One of the common things I've heard from dentists around the country is the fear of the line being crossed from dental to medical with the introduction of cone beam technology. "If I find something wrong with the patient during a cone beam scan, am I liable?" Honestly, I think that's one of the biggest reasons why some dentists stay away from the cone beam technology.

One of the most informative and intriguing talks to me at the 1st International Congress on 3-D Dental Imaging in July in New York City was given by Art Curley, a practicing trial attorney in San Francisco. He is well versed in the dental field, having his college roommate study dentistry (including building a lab on their back deck) and being a part of many trials involving dentists. Following are some of the snippets of information I picked up during his lecture. Again, please verify the information with your local legal expert before employing it in your practice.

  • In today's courts, claims are down but the verdicts from those claims are higher than ever.

  • Today's courts are digital-based and expect the same from their lawyers and trial participants.

  • Negligence is a violation of the standard of care in dentistry. Standard of care is not static and moves very fast with the advent of new technology and techniques.

  • Insurance can't dictate the standard of care. You have to discuss everything with patients, even if you know their insurance will not cover it. Of course, let them know their insurance won't cover a procedure, but you have to discuss it with them and give them the option to refuse.

  • In his opinion, it is almost malpractice to do implants in your practice without using today's available technology, including 3-D imaging. Failure to employ technology can expose dentists to lawsuits. It is, in Mr. Curley's opinion, the standard of care to recommend 3-D imaging for implants for every patient.

  • On every health history form, you should be asking your patients, "Have you ever taken bisphosphonates?"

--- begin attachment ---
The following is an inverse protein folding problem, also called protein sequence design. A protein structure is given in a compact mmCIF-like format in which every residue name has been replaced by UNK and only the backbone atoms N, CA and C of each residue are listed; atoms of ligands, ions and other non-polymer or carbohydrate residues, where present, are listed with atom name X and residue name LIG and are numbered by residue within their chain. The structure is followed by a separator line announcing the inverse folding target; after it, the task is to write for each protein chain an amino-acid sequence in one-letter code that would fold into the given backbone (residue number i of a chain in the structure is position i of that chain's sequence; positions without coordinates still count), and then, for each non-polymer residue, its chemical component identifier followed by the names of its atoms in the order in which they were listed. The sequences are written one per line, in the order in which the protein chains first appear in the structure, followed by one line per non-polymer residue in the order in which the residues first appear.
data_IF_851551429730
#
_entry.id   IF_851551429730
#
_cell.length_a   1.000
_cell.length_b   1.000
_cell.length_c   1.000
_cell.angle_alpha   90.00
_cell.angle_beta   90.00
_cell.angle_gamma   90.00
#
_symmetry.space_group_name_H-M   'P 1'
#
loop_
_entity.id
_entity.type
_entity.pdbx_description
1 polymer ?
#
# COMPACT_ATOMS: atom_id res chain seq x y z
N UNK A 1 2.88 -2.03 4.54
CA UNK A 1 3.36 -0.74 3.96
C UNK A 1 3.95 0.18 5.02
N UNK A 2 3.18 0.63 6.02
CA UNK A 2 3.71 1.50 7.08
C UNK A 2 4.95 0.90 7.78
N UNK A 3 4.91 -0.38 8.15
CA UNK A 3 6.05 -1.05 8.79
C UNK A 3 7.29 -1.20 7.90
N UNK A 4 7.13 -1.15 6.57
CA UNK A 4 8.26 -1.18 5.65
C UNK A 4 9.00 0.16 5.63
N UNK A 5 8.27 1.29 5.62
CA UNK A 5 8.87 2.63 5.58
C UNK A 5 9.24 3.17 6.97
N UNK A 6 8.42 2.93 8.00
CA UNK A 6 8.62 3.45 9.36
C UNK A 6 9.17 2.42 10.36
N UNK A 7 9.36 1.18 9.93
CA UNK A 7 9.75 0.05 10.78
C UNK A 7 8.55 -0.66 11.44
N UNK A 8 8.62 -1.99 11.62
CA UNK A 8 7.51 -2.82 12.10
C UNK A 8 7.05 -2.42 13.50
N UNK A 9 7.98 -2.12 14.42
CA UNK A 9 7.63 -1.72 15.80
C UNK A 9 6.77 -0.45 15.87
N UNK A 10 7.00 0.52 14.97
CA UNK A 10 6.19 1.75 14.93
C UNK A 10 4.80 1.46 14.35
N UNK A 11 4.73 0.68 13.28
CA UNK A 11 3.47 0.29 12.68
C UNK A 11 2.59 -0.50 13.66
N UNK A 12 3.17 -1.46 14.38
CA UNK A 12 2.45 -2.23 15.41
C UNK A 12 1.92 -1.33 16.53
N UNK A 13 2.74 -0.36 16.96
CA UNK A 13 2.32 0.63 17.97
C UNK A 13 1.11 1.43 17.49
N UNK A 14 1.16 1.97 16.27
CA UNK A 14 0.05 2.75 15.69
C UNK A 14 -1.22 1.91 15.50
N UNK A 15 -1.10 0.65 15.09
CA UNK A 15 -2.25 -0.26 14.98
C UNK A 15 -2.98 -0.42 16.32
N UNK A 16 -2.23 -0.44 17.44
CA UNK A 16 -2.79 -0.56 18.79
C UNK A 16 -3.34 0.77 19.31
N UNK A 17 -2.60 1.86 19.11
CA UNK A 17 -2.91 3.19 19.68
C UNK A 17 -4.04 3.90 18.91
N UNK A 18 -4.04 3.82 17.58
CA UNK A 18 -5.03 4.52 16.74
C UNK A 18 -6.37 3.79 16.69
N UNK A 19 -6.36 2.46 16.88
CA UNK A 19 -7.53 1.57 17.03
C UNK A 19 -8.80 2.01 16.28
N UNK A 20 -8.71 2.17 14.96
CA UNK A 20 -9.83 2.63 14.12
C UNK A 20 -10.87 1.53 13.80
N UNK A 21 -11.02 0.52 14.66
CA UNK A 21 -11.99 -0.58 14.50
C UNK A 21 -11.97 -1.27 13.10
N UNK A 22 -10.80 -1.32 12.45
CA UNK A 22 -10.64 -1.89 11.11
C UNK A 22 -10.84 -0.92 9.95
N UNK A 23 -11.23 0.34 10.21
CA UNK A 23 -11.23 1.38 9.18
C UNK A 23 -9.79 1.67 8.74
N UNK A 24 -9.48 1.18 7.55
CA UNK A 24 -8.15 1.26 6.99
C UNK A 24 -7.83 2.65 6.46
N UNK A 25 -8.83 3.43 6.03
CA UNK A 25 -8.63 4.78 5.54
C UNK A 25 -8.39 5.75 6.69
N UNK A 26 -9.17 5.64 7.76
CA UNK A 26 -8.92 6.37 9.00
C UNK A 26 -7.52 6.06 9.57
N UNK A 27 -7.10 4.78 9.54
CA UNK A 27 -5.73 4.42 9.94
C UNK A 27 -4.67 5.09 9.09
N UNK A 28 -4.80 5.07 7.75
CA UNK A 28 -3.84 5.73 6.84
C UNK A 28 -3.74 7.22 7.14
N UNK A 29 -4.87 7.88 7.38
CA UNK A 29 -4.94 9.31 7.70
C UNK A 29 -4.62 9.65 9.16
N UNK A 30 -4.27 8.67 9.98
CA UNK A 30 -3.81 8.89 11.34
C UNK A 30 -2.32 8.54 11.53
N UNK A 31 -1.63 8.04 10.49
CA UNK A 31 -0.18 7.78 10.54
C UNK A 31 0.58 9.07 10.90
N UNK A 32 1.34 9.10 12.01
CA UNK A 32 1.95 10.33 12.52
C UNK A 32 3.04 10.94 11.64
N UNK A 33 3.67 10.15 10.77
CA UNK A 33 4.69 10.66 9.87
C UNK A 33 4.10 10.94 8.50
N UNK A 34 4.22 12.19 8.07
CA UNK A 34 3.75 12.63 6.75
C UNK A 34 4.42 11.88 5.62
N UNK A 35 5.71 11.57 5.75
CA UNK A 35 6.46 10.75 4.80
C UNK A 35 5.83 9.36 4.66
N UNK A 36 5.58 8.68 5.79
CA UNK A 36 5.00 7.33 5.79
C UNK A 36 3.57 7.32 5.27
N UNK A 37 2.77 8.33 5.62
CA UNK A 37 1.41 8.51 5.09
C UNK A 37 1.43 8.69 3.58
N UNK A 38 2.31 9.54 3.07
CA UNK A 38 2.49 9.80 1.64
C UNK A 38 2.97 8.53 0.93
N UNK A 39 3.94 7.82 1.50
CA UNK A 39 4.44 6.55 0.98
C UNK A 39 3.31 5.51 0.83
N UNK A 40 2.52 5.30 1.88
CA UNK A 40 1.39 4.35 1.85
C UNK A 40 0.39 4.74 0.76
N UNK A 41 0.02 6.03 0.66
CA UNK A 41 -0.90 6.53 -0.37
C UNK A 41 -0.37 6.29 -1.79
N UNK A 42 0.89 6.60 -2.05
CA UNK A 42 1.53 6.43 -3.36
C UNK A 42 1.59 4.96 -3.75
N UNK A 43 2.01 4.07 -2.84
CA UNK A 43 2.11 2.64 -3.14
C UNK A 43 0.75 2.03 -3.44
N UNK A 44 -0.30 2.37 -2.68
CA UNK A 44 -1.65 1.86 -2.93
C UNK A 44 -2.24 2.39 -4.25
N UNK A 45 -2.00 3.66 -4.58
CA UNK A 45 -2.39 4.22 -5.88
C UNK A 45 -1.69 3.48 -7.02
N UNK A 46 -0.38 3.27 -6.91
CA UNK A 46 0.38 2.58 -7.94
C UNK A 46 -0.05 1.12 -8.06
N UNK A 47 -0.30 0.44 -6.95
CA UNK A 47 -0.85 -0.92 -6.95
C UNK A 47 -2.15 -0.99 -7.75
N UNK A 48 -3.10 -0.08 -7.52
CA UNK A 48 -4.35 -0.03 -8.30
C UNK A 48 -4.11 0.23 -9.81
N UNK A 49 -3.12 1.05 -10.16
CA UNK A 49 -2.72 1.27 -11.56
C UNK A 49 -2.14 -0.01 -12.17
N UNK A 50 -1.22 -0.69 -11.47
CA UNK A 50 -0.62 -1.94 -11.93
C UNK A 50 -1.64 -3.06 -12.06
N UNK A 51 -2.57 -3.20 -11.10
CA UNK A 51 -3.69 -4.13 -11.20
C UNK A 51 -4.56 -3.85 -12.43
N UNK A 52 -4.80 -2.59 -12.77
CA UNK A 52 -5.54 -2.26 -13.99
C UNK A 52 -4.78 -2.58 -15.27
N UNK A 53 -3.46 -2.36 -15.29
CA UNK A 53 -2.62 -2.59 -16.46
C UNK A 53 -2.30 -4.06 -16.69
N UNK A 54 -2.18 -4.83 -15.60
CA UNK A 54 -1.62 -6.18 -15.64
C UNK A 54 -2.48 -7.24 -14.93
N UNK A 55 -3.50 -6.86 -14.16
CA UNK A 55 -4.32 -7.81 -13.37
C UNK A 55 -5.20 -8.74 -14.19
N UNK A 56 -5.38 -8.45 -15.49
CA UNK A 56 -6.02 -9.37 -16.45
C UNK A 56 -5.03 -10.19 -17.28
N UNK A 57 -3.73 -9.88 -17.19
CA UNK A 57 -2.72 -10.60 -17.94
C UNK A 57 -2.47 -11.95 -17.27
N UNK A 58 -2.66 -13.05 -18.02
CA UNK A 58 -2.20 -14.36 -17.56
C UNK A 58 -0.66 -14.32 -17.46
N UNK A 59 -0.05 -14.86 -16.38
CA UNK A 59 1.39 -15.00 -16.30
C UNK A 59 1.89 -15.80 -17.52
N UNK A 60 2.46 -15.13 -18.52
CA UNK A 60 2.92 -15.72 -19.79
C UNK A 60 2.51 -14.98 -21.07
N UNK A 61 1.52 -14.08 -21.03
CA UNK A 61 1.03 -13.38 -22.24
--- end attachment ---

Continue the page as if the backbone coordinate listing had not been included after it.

• Your office's health history form should be changed every year.

  • Sending information to someone by fax is viewed in the same manner as sending something certified mail. A fax can't be refused by the recipient and, if they don't respond to you, it is viewed as silence by omission in court. You also don't have to worry about HIPAA with a fax. It is viewed as a phone call in court.

  • You need to say in your practice that any computer simulated "after" shots are estimates of how someone will look, not a guarantee.

  • If something is in writing in a patient's chart, the dentist will win in court. Keep good records in a patient's chart. IN the chart, make sure you notate "RBnA discussed" – risks, benefits, and alternatives discussed – after you talk to a patient about his or her options.

  • "Informed refusal" is one of the new hot topics. It simply means that the patient must acknowledge in writing that he or she acknowledges the risk of refusing a procedure.

  • Dentists and team members are not licensed to treat arterial problems or any other issues outside of the mouth, so you are also not licensed to diagnose problems outside of the mouth. You are responsible for the window of the mouth, not outside of that.

  • Blood pressure and pulse should be taken on every patient before every procedure. Seeing possible risks of stroke or heart attack could save someone's life and protect you from unnecessary lawsuits.